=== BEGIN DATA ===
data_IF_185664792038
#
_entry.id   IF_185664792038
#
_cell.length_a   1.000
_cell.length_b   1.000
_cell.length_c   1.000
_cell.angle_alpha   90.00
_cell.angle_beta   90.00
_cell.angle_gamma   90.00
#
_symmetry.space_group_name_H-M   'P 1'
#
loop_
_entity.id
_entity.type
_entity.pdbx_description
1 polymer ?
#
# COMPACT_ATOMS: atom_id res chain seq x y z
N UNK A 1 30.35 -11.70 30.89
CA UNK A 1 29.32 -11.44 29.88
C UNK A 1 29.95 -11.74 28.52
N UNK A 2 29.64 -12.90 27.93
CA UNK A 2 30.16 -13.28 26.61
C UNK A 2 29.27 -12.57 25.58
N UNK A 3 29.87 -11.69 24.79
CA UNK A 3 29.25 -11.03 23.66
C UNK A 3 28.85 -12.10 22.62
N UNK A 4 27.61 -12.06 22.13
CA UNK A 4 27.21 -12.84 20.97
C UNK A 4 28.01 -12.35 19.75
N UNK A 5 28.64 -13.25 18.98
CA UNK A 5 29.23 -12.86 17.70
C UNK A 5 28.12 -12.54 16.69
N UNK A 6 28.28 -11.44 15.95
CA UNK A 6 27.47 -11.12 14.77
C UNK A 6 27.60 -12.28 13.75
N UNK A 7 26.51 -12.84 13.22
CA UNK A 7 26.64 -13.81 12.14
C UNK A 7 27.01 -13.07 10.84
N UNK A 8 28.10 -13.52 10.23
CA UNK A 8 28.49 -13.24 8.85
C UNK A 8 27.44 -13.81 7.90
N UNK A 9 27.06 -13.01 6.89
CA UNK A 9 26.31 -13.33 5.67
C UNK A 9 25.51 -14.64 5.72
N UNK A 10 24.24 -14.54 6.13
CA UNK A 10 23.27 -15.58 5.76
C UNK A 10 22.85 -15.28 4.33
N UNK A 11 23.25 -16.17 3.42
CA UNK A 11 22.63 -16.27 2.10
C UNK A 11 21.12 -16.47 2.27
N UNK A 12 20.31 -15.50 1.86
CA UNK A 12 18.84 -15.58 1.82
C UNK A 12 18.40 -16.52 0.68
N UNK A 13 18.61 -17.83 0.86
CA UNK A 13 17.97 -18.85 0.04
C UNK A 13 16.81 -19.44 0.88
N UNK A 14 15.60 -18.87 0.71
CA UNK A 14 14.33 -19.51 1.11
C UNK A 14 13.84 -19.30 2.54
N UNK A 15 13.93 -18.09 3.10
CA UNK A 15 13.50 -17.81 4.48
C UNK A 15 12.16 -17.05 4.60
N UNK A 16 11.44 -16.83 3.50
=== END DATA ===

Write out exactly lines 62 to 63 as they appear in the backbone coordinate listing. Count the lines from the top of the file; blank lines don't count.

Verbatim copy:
C UNK A 14 13.84 -19.30 2.54
N UNK A 15 13.93 -18.09 3.10